Conference maps out grim futurefor grad and professional students

Bei Hu

J. Herman Blake, vice chancellor for Undergraduate Education at Indiana University-Purdue University Indianapolis, could not speak enough of the benefits of education, which helped him escape “an environment of poverty, deprivation and no opportunity” in the 1960s.
But many in Blake’s audience in Coffman Union on Friday night presented a darker outlook for graduate and professional students in the 1990s.
Blake, who was a GI in Korea and received a Ph.D. from the University of California at Berkeley, delivered the keynote speech at the 1997 Midwest regional conference of the National Association of Graduate-Professional Students, which took place around campus over the weekend.
More than 70 graduate and professional students from such states as Minnesota, Iowa, Ohio, Michigan and Illinois attended the three-day conference, which was co-sponsored by the University’s Council of Graduate Students and Graduate and Professional Student Assembly.
The conference featured panel discussions on a variety of topics, including diversity, teaching and lobbying. But employment both in graduate school and after graduation emerged as a primary concern.
During discussions, the students often spoke of stark employment prospects, heavy workloads and a sometimes deteriorating quality of education. To them, graduate and professional education is as much a matter of bread and butter as the mental challenges they take on.
Brodie Dollinger, the national association’s employment concerns coordinator, moderated a discussion on graduate student employment Saturday. A focus of the session was the shrinking job market for graduate students who want to teach in colleges.
“Academe relies on part-time labor more than any other profession in the U.S. except for choreographers,” said Dollinger at the beginning of the discussion. His audience greeted the statement with an outburst of nervous laughter.
To illustrate the extent of what he called “the graduate employment crisis”, Dollinger cited an article in The New York Times that stated that only one of every three faculty positions that become vacant because of retirement of tenured professors is being replaced by a tenure-track faculty member. Another one will be eliminated by such measures as increasing class size. The third is filled by an adjunct or part-time faculty member.
Dollinger went on to say that some estimate that graduate teaching assistants, adjunct and part-time faculty members together are taking over an average of 50 percent of undergraduate instruction nationwide. Graduate assistants teach about 40 percent of undergraduate classes at the University.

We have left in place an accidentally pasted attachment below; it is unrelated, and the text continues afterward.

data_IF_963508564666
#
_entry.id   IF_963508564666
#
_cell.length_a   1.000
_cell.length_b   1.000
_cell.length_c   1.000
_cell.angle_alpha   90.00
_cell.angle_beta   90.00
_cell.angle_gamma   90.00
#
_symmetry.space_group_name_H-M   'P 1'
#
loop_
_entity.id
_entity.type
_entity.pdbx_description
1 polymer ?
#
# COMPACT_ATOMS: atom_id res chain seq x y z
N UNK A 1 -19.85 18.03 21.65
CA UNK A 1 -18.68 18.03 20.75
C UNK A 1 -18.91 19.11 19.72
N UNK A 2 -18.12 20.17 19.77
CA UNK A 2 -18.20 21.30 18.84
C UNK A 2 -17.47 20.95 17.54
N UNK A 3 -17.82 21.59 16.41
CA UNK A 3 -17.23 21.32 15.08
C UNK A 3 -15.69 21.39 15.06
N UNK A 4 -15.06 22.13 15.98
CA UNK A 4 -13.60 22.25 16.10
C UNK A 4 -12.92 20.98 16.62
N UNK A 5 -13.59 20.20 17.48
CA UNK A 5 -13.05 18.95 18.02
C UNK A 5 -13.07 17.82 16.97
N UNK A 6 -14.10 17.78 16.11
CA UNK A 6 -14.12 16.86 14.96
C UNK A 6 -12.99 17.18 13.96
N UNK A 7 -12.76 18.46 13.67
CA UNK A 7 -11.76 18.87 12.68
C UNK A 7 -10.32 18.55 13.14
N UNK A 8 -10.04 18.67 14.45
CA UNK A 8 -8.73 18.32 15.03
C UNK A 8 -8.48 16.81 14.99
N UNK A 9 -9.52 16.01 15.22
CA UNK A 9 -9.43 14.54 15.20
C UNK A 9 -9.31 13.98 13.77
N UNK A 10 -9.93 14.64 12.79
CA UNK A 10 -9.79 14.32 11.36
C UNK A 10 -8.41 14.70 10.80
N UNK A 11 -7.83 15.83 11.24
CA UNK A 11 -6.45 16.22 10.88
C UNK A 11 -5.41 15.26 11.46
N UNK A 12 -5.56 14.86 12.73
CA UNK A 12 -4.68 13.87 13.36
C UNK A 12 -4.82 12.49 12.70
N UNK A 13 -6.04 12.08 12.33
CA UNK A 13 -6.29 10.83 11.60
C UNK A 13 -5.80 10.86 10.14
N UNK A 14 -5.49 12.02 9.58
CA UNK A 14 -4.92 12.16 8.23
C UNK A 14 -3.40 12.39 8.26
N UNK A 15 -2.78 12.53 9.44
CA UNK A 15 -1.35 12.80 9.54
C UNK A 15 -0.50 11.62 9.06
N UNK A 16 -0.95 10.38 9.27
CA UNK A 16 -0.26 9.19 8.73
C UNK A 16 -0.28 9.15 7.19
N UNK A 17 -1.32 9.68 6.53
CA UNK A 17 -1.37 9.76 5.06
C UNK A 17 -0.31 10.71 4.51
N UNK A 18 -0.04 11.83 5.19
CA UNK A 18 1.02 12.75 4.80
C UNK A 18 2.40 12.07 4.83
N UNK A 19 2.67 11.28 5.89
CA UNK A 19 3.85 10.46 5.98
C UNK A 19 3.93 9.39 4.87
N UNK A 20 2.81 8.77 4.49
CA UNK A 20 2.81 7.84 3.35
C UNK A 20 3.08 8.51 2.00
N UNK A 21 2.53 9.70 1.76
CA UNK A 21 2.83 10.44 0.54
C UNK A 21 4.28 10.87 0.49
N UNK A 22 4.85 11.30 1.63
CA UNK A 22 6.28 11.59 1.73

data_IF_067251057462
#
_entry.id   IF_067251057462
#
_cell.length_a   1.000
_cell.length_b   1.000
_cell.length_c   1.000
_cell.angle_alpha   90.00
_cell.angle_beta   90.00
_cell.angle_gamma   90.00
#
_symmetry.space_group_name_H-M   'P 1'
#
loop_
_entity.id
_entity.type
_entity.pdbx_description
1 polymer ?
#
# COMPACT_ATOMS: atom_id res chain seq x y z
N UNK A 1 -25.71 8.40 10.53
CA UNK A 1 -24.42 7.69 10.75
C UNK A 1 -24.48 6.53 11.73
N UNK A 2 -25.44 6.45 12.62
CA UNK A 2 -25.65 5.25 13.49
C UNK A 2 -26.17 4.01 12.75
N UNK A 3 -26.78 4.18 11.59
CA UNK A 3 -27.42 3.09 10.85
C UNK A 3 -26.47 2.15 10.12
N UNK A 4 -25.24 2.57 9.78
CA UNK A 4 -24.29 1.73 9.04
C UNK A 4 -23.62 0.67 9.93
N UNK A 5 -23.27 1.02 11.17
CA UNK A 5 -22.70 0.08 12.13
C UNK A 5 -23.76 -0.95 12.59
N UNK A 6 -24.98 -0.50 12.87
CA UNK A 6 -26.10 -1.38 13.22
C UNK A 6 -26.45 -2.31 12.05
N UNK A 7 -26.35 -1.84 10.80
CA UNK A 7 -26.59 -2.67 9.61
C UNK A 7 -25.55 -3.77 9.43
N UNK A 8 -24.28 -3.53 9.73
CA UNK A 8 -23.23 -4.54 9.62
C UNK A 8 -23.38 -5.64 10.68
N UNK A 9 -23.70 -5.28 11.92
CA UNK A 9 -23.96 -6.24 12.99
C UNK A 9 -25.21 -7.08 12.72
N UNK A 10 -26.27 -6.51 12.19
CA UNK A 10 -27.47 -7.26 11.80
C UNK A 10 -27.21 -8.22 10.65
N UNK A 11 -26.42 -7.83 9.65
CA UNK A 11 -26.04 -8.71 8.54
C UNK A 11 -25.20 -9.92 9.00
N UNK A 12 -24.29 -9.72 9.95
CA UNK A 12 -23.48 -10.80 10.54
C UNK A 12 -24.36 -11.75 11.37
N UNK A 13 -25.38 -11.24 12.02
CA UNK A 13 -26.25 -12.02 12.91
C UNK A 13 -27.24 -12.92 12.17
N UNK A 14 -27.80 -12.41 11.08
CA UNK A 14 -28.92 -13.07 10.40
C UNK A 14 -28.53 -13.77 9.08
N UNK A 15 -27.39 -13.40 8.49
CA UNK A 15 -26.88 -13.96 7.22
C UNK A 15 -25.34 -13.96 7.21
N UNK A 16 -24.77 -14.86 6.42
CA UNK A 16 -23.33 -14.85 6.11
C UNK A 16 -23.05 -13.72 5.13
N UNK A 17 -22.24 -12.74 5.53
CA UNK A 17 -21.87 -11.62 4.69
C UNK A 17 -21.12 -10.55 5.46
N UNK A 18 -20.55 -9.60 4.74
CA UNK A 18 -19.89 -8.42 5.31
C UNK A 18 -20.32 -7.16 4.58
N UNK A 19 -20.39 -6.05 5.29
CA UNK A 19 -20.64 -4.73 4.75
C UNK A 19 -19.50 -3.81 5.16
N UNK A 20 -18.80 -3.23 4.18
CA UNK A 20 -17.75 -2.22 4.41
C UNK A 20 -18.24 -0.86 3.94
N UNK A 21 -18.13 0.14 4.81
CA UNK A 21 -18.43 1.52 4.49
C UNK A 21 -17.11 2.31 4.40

At some universities, teaching responsibilities place a heavy pressure on graduate students. David Martins, from Michigan Tech University, said students in the master’s program in his department are often asked to teach two undergraduate classes in addition to three courses that they are required to take.
Although statistics on faculty compensation vary, non-tenured teaching personnel are usually paid less than their tenured counterparts. At the University, graduate teaching and research assistants are paid anywhere between $9,000 to $16,000 a year, said Mark Brenner, vice president for Research and dean of the Graduate School.
Meanwhile, a recent study showed a 74 percent growth in graduate and professional student borrowing from 1993 to 1995. By 1995, more than 1 million such students owed a total of $7.7 million. Many are pressured to begin repaying federal loans six months after graduation.
“The problem that I think we are all confronted with right now is that I’ve spent my life trying to learn, to open my mind,” said Dollinger, a Ph.D. candidate at DePaul University in Chicago. “And I’m concerned where that’s going to lead me the rest of my life.
“It is a huge problem and it’s getting worse,” he added.
Graduate students on various campuses have responded to such financial and physical pressures with union drives.
A 1995 Chronicle of Higher Education story estimated about 22,000 teaching assistants in nine states were already represented by unions. Brenner said this was one of the few areas in which collective bargaining activities were on the rise.
However, union movements on campus often split graduate assistnats as well. Ben Halperin of the University of Illinois at Urbana-Champaign said unionized graduate assistants on his campus often suspect their non-unionized co-workers of spying for the administration.
The national association does not have an official position on unionization. But “we need professors to teach students. And those professors should be adequately compensated,” Dollinger said.